Pet obesity isn’t new, but that doesn’t mean it’s no longer an issue. In fact, it only seems to be getting worse.
According to the Association for Pet Obesity Prevention (APOP), 54 percent of dogs and 59 percent of cats were overweight or obese as of 2016 (and those numbers have been rising since 2012 and 2013, respectively). Those percentages are a share of the total 41.9 million dogs and 50.5 million cats that APOP had counted in the United States.
“Obesity can lead to many health concerns, from joint damage to difficult breathing, an increased risk for cancer and a shorter life expectancy,” said Mary Emma Young, director of communications at the Pet Food Institute (PFI). “We all, as pet owners, as those who care for pets, have a vested interest in keeping pets healthy so that they’re enjoying a long and healthy life.”
W. Hunter Bowen, DVM, associate veterinarian at Firehouse Animal Health Center in Austin, Texas, adds a few more ailments to that short list, though he says there are many more perhaps less common issues associated with pet obesity.
“Diabetes is potentially life threatening and can be very expensive, time consuming and frustrating for pet owners to manage,” Dr. Bowen said. “Dogs are at increased risk of injuries, such as herniated spinal discs and cruciate ligament (ACL) tears… The risk of arthritis at a relatively early age goes up, too, and arthritis pain is much more difficult to control for a pet who is overweight.”
According to Dr. Bowen, overfeeding seems to be the most common cause of pet obesity. Many of the pet market’s weight management diets for dogs and cats seek to reduce pets’ caloric intake in relation to their caloric output. And though thIs might seem like a simple equation, it’s not always easy for pets and the humans who love them to follow through.
“In many cultures—the U.S. included—food is love. I practice as a veterinarian, so when I’m counseling clients, one of the biggest push backs [comes when we say], ‘Yes, your pet is overweight and you have to feed them less,’ and you can just watch the deflation in the owner’s eyes,” said RuthAnn Lobos, DVM, CCRT at Nestlé Purina. “So, we helped to develop a system [in which] they don’t actually have to feed less; they actually get to feed the same quantity of food and it is formulated such that it’s not continuous caloric restriction, which a lot of these weight loss food/healthy weight management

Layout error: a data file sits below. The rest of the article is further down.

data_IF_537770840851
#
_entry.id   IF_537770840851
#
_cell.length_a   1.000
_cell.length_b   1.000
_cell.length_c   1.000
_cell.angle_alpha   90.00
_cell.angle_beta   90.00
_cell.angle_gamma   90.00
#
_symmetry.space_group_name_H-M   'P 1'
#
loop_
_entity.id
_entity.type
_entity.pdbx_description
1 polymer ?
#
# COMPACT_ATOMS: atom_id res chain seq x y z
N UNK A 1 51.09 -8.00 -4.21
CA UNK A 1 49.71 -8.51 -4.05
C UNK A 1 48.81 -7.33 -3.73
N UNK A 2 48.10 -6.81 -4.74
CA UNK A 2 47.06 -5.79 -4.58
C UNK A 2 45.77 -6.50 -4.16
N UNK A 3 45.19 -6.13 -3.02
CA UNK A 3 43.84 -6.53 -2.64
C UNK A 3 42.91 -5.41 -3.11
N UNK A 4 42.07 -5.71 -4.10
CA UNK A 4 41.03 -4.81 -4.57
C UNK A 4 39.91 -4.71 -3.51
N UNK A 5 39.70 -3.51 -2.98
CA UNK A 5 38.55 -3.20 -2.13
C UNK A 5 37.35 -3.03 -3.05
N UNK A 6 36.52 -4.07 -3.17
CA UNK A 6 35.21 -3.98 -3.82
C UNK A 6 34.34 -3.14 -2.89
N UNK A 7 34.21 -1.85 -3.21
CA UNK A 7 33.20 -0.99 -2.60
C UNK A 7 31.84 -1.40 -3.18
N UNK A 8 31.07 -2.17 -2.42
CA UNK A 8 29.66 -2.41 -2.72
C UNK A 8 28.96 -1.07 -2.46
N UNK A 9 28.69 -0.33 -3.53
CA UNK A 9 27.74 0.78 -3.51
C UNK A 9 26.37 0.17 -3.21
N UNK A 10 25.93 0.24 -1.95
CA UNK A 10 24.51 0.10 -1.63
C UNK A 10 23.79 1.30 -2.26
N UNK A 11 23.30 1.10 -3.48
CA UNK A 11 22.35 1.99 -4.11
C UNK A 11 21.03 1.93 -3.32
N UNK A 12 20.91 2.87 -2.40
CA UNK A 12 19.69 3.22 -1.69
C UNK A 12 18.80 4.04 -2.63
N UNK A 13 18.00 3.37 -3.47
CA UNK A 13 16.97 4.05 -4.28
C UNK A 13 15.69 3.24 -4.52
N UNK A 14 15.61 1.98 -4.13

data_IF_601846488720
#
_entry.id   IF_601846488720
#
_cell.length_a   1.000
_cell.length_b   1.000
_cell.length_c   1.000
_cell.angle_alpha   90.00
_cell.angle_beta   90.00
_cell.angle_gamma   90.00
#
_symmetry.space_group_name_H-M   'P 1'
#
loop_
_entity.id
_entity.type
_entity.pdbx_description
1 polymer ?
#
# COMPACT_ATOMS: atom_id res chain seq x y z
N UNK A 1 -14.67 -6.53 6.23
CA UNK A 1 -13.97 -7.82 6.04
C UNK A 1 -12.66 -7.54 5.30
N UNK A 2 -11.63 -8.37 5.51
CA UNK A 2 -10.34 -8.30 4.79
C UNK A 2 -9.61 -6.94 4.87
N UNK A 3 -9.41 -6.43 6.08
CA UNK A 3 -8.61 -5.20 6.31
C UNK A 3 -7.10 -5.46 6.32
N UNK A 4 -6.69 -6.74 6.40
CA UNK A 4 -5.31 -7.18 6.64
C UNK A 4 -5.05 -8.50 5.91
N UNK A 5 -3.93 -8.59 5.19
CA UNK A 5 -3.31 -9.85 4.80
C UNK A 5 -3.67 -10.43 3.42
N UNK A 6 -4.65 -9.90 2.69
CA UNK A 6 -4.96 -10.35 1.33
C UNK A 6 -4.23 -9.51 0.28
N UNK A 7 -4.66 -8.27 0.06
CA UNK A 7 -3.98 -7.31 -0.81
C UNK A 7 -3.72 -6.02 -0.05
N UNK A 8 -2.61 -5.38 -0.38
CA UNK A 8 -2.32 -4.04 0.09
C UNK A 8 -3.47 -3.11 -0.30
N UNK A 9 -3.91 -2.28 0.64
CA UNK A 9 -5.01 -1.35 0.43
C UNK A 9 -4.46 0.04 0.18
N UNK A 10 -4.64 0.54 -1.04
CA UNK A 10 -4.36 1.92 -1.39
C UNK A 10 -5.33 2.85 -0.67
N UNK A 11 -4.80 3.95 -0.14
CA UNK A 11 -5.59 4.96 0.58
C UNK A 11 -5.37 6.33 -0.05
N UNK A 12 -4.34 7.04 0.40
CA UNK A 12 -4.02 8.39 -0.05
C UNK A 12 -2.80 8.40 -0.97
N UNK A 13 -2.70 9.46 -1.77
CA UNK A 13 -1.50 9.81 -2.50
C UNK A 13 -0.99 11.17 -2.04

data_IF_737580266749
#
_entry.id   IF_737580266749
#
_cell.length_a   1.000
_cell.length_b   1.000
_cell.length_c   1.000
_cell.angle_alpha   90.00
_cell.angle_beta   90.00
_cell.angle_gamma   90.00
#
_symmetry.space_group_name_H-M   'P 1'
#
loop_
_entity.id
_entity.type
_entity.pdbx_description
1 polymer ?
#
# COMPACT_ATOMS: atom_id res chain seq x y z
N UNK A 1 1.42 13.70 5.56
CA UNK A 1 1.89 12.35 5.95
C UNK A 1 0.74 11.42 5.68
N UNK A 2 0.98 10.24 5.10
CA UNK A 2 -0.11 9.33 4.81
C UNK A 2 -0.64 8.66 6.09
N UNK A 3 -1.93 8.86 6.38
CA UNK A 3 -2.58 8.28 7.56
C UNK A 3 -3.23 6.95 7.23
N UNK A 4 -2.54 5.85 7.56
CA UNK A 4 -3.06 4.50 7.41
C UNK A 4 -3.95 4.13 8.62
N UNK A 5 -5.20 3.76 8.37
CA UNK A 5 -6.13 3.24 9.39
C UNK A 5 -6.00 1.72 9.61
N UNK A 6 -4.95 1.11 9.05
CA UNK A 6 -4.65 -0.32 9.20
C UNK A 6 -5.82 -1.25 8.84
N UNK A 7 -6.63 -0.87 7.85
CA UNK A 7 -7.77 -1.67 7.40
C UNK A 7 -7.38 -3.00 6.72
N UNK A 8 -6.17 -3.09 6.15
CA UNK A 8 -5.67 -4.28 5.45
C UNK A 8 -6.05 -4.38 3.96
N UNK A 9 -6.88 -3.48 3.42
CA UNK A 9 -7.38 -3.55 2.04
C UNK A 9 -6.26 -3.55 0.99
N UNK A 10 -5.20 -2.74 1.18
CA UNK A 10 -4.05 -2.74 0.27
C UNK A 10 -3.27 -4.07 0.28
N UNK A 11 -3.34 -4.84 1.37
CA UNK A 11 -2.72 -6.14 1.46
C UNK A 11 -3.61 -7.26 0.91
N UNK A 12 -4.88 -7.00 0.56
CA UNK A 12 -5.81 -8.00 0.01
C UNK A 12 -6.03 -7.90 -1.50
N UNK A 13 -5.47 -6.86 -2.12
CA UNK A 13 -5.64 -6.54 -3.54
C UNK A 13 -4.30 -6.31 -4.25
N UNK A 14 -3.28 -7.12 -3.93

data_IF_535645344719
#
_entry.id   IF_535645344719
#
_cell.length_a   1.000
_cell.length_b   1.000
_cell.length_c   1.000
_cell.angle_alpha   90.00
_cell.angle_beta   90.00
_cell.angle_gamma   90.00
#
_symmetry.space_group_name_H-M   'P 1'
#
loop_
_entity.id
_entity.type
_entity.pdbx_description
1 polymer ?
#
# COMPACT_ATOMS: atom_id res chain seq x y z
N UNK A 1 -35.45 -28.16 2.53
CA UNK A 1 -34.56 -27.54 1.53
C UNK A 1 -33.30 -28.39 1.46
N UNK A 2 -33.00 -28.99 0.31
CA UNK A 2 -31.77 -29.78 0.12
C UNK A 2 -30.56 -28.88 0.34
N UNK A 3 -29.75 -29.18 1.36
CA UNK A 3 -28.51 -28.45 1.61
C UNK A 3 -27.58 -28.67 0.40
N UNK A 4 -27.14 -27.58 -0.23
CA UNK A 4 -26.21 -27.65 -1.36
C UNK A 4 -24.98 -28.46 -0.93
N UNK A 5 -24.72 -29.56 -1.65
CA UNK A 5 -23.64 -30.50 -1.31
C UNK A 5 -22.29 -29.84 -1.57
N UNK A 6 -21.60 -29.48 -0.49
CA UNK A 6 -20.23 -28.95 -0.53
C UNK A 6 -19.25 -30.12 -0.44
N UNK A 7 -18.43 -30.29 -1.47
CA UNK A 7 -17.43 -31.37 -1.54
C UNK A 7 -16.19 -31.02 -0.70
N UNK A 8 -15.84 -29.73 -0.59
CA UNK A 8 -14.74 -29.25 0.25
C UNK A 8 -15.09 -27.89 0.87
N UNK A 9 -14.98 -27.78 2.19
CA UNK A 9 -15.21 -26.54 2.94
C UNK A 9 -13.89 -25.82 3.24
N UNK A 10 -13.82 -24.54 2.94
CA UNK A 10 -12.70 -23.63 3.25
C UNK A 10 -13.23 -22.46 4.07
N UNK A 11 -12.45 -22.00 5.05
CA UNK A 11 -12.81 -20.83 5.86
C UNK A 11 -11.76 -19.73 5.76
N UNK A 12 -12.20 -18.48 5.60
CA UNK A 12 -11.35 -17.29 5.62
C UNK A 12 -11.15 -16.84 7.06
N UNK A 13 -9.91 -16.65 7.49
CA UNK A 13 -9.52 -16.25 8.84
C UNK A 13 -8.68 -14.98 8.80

foods will tap into.”
One of Purina’s newest products, the Pro Plan Simply Fit system, works in two parts. The first is that which Lobos calls a “maintenance level of calories” and is fed for a set period of time. The second phase of the system feeds a formula that is a 25 percent calorically reduced version of the maintenance formula, though the portion size is designed not to change.
In May 2002, the American Veterinary Medical Association published a study that found that, between a control group of dogs fed “normal” calories and a group fed 25 percent fewer calories, the latter had a median lifespan of almost two years longer than the former, reinforcing the importance of dietary restriction to pets’ longevity.
“And the way the formula is made, it helps to keep that active metabolism so the pets are losing the right kind of weight,” Lobos said. “Our nutritionist and our scientists have worked to formulate Pro Plan Simply Fit so that it promotes keeping that active metabolism, keeping that lean body mass and… helps these pets move around more, feel better and actually burn that fat off.”
Hill’s Pet Nutrition has several products for the cat or dog owner looking to manage their pet’s weight issue. Hill’s Science Diet Adult Perfect Weight dog and cat food has a “proprietary blend of nutrients and ingredients, including lean protein, natural fibers, coconut oil, fruits, vegetables and antioxidants,” according to Brian McCall, director of marketing at Hill’s Pet Nutrition. The company reports that over 70 percent of cats and dogs lost weight within 10 weeks of being fed this formula.